It was then in 2010 that Kariuki Gathitu pioneered Equity’s bank integration of mobile money and banking by developing M-Kesho – the first mobile banking and savings platform in Kenya. M-Kesho was built on M-Pesa (the first mobile money platform in Africa) ‘rails.’ By then M-Pesa had over 9 million accounts and most of these account holders were unbanked. And this is the segment that Equity bank was targeting. M-Kesho basically allowed subscribers to have a bank account on their mobile phones while being able to save and borrow loans.
“By then, M-Pesa was the first mover in the mobile money market and so it was a challenge to integrate because it did not have any defined APIs,” Kariuki says. The development of M-Kesho inspired Kariuki to quit his job within the same year to start Zege Technologies with another partner.
It is through Zege Technologies that M-Payer was developed.
“Our initial target clients were banks, we wanted to integrate mobile money into their core central systems. But most banks were reluctant to adopt this new technology.”
Banks are very risk averse and when it did not work, we decide to change our initial strategy.”
The strategy here was to target SMEs, Microfinance Institutions, and Saccos as most did not have payment systems put in place. M-Payer works on web, mobile and can be integrated on e-commerce sites. 7 years down the line. M-Payer is currently processing over Kshs 2 billion worth of transactions.
Mr. Kariuki says that Zege has been built on bootstrapping by the founders and family. But they have also been able to win several cash prizes amounting to up to $100,000 including taking the second position on the Dragon Dens Pitching competition at the Global Forum in 2013 in South Africa pocketing $10,000. They have also participated and won the COMESA Young Innovators award in 2011.
Working on several side projects has also helped them with enough capital to run the company.
“We have developed other Fintech products for the mass market including a payment system for investments groups and Saccos dubbed ‘Pay For Us’ that allows members to send and collect money through their mobile phones.”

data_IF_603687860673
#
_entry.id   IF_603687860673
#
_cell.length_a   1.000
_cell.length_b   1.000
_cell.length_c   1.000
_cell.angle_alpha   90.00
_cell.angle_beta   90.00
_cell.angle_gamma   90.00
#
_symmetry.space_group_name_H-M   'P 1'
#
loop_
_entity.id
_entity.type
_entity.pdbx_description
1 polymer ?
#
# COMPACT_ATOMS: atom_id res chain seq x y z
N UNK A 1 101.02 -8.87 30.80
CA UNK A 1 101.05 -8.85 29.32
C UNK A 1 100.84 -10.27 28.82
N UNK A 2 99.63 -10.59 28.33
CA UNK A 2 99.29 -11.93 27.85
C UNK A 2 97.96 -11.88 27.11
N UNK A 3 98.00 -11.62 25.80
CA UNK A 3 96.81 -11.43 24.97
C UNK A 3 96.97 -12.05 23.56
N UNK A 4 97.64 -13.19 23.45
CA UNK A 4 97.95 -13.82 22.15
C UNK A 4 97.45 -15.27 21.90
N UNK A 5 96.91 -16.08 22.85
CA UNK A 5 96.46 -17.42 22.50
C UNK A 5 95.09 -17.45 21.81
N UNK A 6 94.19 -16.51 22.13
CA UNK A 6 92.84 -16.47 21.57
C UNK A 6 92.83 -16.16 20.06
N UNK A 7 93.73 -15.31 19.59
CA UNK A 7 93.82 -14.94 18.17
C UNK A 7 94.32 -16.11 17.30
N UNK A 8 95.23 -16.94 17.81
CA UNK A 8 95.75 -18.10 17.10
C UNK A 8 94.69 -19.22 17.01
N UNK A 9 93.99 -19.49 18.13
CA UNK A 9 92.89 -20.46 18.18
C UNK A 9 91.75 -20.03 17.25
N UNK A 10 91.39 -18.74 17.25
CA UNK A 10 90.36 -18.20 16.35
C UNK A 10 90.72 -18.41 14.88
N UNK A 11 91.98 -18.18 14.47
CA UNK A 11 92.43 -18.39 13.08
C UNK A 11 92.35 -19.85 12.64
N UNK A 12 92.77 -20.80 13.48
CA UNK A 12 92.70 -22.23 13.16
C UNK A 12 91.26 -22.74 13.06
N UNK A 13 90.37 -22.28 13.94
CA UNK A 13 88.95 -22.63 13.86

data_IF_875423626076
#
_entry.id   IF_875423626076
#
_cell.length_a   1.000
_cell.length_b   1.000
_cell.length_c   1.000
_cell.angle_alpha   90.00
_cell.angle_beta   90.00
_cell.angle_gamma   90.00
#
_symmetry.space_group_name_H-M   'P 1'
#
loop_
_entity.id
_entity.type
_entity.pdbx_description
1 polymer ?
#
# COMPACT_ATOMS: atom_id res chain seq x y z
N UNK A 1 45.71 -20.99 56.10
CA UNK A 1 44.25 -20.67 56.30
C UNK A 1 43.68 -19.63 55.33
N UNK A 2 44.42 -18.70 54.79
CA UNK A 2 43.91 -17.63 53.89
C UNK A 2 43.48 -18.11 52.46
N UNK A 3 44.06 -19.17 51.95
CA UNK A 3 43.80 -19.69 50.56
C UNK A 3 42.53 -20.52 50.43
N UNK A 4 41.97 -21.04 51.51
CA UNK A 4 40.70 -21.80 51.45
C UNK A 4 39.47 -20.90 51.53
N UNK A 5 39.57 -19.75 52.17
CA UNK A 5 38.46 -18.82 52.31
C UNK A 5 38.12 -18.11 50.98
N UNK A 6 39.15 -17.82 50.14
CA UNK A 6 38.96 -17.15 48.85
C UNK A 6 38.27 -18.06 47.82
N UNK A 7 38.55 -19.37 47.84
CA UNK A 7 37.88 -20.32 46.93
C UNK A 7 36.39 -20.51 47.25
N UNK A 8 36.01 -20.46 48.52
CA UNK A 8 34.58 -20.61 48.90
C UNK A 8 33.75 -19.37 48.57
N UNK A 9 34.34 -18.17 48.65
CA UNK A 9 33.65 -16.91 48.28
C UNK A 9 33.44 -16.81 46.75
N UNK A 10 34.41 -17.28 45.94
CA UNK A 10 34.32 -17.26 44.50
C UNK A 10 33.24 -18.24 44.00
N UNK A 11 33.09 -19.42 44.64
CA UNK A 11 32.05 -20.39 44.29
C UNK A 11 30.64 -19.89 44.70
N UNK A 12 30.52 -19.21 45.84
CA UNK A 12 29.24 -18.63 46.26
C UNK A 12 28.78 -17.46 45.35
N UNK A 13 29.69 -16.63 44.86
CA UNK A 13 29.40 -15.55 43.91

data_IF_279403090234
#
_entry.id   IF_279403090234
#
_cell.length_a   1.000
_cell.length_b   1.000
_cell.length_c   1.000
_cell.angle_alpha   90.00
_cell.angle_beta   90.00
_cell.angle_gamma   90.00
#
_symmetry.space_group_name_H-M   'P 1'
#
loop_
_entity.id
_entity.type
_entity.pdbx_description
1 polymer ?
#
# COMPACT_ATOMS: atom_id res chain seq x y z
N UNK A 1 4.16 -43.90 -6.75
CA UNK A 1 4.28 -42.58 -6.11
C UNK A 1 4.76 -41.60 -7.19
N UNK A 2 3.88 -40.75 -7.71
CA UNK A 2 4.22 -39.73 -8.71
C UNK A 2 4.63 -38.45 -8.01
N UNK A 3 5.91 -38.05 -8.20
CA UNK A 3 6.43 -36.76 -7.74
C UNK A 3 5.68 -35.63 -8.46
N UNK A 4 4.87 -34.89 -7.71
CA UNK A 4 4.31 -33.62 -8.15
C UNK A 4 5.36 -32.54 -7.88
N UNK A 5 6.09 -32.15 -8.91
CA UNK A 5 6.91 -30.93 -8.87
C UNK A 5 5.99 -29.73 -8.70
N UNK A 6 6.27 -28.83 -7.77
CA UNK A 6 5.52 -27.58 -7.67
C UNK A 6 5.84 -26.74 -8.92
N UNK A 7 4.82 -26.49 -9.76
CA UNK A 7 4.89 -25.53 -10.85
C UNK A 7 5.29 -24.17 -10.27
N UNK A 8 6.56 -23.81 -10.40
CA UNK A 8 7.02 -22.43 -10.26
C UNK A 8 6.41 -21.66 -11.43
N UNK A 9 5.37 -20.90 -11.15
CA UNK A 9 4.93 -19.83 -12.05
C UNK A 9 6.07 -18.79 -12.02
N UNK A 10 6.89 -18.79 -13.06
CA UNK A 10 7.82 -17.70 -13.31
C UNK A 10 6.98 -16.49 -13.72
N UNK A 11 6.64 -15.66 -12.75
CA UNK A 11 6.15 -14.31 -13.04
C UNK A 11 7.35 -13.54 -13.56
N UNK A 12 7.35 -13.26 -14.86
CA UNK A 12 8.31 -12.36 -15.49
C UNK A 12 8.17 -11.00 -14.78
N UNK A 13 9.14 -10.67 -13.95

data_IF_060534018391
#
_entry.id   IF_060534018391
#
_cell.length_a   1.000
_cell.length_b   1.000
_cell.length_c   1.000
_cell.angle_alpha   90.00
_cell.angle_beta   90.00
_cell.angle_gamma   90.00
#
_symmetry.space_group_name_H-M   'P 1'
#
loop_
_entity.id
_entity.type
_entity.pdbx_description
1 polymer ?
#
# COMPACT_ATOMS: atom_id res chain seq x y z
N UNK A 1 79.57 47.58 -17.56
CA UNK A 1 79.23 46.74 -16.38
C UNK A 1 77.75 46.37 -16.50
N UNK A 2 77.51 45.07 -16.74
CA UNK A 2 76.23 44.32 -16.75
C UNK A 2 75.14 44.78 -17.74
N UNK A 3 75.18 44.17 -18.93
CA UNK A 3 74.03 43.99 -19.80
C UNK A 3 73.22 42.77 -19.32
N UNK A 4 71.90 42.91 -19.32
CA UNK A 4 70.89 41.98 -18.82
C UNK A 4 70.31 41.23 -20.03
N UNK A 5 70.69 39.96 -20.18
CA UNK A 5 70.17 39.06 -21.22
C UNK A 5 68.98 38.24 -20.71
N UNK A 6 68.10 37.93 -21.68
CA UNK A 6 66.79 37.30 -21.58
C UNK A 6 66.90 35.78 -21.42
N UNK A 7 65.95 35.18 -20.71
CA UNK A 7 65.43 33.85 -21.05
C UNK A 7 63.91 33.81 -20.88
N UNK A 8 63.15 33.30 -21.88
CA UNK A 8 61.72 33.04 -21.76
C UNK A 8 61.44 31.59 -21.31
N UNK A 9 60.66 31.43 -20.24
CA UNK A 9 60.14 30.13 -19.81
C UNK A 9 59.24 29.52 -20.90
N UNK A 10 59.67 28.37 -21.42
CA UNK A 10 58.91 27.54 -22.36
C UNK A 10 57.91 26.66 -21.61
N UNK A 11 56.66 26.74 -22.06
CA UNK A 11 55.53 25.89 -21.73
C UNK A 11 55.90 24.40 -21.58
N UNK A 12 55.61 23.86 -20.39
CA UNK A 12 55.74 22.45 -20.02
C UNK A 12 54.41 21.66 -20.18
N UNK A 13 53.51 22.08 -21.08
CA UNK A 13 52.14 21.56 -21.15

Zege has also developed other products for the dairy industry and point of sale.
Zege Technologies which specialized on Ruby On Rails as their programming language has currently 8 team members but on major projects, the team increases to 17.
“For now, we thrive best in small teams mainly because of skillsets quality constraints. Many developers built app and software but few understand how to productize. That’s why we are also developing mentorship avenues to increase our capacity.”
Zege has been around for the 7 years and their plans going forward is to focus on developing more Fintech products for the mass market now that M-Payer is now steady.
Here are some take-way lessons every aspiring entrepreneur can learn from Kariuki Gathitu journey:
What does it take to build a successful app from scratch?
You have talked about reducing the risks; does it mean you first build the prototype?
So, we have this process at Zege that we use when building products. Before we start coding, we verify the products as it will be with existing clients. That opens our eyes. And this works for everyone and not just tech products. We go through a 5-day sprint and focus on the main goal of this project and then built an actual prototype and present it to the customer. We then go through an interview with the focus group or the client. Once we get the feedback, we tweak it. This reduces the customer and market risks. As you get more experience, you start building products that are ready for the market.